Rebecca Belmore Ayum-ee-aawach Oomama-mowan: Speaking to Their Mother, (1991)
Presented by the Walter Phillips Gallery as part of the exhibition ‘Bureau de Change’, July 12-September 28, 2008.
Banff National Park, Johnsons Lake, July 26th, 2008. Photo: Sarah Ciurysek.

 

Cauleen Smith (born Riverside, California, 1967) is an interdisciplinary artist whose work reflects upon the everyday possibilities of the imagination. Operating in multiple materials and arenas, Smith roots her work firmly within the discourse of mid-twentieth- century experimental film. Drawing from structuralism, third world cinema, and science fiction, she makes things that deploy the tactics of these disciplines while offering a phenomenological experience for spectators and participants. Her films, objects, and installations have been featured in group exhibitions at the Studio Museum of Harlem; the Contemporary Art Museum Houston; Yerba Buena Center for Art; the New Museum, New York; D21 Leipzig and Decad, Berlin. She has had solo shows for her films and installations at The Kitchen, the Museum of Contemporary Art Chicago, and Threewalls, Chicago. Smith’s In The Wake banners are included in the current Whitney Biennial and she will have a solo exhibitions at the Art Institute of Chicago (2017) and the ICA Philadelphia (2018). She is represented by Corbett vs. Dempsey, Chicago and Kate Werble Gallery, New York. Smith is the recipient of several grants and awards including the inaugural Ellsworth Kelly Award from the Foundation for Contemporary Art in 2016, the 2016 Herb Alpert Award for Film/Video, Rockefeller Media Arts Award, Creative Capital Film /Video, Chicago 3Arts Grant, the Foundation for Contemporary Arts, Artadia, and a Rauschenberg Residency in 2015. Smith was born in Riverside, California and grew up in Sacramento. Smith earned a B.A in Cinema from San Francisco State University in 1991 and an M.F.A. from the University of California, Los Angeles in 1998. Smith studied with Trinh T. Minh Ha, Angela Davis, and Lynn Hershman-Gleeson at San Francisco State University. She attended the Skowhegan School of Painting and Sculpture in 2007. Smith lives in Chicago and is a Visiting Assistant Professor in the Department of Art and Art History at the University of Illinois-Chicago.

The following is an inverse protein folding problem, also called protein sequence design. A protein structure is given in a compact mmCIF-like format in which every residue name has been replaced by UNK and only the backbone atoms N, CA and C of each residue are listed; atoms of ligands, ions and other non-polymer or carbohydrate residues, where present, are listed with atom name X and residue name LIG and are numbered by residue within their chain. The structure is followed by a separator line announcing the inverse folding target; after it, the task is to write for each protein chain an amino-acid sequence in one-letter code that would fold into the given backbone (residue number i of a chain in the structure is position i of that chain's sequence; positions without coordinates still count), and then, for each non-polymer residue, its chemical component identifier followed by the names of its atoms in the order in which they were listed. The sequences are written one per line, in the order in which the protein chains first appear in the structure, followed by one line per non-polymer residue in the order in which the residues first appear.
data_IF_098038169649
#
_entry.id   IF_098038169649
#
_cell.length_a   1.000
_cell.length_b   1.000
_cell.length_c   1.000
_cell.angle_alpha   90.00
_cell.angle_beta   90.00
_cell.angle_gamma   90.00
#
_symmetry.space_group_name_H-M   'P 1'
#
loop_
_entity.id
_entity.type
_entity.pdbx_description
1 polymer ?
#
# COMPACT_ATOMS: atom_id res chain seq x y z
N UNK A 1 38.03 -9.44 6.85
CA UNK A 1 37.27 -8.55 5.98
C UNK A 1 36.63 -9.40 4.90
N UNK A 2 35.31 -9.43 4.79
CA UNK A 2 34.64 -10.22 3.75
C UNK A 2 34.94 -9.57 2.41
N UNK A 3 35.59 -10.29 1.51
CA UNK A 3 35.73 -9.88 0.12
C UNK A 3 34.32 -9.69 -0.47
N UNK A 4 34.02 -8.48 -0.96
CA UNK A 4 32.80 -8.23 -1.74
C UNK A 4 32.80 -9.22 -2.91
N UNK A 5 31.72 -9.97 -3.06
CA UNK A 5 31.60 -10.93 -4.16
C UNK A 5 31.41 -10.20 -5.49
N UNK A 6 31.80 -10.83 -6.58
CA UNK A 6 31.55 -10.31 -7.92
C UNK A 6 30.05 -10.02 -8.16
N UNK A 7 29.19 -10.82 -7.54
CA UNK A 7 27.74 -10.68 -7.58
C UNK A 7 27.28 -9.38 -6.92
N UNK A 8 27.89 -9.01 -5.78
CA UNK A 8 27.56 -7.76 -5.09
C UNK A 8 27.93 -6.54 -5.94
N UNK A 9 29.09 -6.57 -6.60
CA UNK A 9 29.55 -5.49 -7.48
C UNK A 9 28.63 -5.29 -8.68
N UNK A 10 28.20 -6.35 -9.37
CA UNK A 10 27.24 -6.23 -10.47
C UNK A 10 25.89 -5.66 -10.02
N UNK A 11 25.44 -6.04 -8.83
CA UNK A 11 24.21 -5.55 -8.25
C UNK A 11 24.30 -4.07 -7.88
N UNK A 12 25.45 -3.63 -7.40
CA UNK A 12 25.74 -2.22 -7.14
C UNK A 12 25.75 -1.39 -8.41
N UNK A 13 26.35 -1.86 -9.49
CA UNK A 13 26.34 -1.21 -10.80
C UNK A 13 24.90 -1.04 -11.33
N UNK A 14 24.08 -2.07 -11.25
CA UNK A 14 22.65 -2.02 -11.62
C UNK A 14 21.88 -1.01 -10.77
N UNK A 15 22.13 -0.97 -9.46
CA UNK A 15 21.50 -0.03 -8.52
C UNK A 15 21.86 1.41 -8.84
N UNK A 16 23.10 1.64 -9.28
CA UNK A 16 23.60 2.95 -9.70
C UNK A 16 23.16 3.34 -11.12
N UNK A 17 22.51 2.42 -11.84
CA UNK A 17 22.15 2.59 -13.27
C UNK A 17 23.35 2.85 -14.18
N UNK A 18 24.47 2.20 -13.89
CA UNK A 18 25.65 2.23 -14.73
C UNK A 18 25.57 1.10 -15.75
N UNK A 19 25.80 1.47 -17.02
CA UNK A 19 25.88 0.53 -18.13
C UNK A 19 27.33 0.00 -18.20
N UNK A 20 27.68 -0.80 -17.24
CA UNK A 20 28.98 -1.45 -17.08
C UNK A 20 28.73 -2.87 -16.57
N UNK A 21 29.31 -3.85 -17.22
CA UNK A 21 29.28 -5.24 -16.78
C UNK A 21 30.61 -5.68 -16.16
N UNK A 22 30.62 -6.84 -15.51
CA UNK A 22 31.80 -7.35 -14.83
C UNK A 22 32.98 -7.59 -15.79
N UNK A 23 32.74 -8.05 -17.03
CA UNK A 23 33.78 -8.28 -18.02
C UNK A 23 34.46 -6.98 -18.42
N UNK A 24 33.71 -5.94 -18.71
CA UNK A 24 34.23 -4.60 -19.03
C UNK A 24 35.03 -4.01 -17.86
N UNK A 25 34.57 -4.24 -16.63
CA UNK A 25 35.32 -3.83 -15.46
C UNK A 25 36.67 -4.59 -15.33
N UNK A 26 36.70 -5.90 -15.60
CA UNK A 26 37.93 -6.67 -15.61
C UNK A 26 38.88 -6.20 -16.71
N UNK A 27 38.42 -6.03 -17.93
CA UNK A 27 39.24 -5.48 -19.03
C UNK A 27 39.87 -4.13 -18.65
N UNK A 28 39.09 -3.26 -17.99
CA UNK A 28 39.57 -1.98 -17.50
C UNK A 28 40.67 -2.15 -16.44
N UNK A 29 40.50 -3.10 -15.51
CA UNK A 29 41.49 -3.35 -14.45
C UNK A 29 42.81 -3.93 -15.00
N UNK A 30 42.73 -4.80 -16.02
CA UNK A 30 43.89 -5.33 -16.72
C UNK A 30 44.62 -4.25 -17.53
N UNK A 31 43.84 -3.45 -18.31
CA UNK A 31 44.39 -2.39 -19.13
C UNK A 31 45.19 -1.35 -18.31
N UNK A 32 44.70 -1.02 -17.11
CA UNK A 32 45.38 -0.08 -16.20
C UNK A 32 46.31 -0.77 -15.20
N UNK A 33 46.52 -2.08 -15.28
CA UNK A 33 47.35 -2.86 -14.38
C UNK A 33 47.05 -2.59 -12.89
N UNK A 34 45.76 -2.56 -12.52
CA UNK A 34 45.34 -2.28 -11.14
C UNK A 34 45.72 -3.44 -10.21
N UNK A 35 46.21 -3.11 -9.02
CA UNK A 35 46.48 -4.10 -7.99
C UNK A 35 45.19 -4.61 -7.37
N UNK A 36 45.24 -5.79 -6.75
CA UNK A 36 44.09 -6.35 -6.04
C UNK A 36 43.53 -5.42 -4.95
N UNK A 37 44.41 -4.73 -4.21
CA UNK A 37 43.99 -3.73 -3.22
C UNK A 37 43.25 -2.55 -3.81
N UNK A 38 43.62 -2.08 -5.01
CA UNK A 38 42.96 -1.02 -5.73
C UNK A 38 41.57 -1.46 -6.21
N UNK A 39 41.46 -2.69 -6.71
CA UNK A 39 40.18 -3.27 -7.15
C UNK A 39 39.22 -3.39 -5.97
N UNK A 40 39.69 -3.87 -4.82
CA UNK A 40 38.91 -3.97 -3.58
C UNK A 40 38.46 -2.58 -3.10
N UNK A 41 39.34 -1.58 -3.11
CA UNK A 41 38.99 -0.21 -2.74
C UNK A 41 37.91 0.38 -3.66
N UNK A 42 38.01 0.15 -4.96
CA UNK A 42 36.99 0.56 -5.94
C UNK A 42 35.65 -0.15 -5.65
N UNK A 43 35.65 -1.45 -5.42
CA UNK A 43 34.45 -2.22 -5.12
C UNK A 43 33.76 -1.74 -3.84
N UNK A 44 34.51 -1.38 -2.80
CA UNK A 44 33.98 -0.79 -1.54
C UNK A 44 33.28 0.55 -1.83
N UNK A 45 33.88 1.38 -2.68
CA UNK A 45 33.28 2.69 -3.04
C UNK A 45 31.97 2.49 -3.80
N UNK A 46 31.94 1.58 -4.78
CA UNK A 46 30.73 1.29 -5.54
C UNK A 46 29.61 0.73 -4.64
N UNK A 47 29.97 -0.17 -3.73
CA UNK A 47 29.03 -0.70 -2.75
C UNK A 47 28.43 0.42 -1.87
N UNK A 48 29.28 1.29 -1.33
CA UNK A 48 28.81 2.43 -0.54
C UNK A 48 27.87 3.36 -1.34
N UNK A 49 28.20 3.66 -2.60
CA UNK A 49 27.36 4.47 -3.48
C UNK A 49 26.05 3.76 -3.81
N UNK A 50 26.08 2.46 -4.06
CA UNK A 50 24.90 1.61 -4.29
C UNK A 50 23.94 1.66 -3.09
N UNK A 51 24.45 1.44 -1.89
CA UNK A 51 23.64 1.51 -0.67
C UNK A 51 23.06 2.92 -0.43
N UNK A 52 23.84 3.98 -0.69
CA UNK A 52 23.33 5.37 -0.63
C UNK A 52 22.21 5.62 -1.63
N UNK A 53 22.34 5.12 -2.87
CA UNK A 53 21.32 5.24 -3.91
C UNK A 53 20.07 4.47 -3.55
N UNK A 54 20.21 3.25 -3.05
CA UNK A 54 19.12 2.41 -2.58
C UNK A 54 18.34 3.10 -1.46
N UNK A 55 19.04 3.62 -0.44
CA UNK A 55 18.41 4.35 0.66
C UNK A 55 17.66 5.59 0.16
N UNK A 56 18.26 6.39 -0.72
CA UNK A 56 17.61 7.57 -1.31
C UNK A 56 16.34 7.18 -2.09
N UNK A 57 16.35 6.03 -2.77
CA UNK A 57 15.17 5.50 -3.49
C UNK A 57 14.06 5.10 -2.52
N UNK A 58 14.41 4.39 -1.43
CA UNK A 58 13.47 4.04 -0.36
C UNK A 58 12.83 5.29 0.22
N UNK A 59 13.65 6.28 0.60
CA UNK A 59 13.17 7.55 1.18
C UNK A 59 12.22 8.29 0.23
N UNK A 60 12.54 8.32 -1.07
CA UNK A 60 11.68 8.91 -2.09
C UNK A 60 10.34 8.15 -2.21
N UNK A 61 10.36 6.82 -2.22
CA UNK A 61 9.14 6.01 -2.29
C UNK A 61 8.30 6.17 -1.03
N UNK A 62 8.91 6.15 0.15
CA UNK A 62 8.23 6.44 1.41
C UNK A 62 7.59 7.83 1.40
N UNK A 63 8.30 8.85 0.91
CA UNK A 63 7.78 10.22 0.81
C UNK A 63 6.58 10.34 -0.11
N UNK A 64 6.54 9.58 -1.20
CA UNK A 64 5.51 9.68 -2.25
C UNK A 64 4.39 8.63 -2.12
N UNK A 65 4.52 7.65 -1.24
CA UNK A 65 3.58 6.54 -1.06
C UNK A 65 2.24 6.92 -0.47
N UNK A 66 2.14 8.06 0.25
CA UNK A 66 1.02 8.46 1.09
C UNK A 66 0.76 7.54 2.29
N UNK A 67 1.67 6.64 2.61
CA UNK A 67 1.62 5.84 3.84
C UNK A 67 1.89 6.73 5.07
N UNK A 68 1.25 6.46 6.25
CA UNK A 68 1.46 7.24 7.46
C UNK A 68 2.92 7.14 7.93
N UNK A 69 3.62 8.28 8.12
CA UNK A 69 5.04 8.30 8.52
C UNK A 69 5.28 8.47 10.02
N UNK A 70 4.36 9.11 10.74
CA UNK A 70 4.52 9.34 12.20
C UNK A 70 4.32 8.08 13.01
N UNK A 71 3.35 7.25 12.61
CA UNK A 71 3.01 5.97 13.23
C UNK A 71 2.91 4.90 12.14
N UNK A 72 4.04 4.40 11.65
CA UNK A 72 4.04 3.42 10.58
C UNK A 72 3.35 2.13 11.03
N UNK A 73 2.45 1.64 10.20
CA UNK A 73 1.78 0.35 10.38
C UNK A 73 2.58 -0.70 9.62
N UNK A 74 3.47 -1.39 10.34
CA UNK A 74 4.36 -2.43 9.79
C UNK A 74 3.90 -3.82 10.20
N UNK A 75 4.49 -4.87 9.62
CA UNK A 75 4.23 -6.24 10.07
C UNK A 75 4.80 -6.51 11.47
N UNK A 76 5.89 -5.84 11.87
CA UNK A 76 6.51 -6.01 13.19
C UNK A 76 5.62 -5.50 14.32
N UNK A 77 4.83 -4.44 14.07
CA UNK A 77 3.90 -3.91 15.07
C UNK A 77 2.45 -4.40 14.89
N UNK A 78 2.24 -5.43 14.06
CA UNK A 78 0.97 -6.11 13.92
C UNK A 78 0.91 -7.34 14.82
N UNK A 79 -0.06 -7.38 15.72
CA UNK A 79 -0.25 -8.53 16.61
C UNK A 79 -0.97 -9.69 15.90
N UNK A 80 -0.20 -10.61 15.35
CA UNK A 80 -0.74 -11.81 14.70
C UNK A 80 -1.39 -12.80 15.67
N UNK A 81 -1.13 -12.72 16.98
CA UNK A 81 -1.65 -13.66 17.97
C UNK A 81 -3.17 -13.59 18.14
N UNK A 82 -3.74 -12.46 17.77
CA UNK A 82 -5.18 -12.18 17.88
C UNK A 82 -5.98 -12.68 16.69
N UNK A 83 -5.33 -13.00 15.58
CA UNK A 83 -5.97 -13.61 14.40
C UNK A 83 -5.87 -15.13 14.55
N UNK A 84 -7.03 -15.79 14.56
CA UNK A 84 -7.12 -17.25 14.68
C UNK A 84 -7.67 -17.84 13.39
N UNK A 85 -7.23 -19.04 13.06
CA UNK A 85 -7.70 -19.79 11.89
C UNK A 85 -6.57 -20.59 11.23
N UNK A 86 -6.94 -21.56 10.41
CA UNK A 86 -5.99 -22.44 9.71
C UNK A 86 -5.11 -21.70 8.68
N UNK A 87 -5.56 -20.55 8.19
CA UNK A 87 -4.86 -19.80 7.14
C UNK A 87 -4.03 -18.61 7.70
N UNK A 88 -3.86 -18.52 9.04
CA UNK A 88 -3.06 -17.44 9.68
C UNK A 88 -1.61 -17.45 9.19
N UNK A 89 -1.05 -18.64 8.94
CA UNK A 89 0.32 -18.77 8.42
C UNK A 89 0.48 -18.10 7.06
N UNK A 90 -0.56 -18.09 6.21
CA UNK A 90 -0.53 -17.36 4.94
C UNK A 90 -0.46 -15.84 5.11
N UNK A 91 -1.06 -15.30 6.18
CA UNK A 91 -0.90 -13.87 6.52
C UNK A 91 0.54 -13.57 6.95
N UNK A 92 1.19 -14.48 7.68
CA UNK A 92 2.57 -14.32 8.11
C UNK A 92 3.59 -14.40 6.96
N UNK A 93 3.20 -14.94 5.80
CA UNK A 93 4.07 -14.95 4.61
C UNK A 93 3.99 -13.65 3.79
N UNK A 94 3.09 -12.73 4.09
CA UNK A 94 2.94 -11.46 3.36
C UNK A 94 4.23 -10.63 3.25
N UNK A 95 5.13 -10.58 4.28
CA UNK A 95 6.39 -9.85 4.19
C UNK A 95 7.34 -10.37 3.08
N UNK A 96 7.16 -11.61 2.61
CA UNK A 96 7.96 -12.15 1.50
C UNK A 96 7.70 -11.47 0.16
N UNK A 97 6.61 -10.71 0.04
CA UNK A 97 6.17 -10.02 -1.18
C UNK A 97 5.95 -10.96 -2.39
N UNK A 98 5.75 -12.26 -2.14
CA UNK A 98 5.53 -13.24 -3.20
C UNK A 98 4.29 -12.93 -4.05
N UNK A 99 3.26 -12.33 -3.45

Dario Robleto

b. 1972 San Antonio, TX
Resides in Houston, TX

www.dariorobleto.com
www.inmangallery.com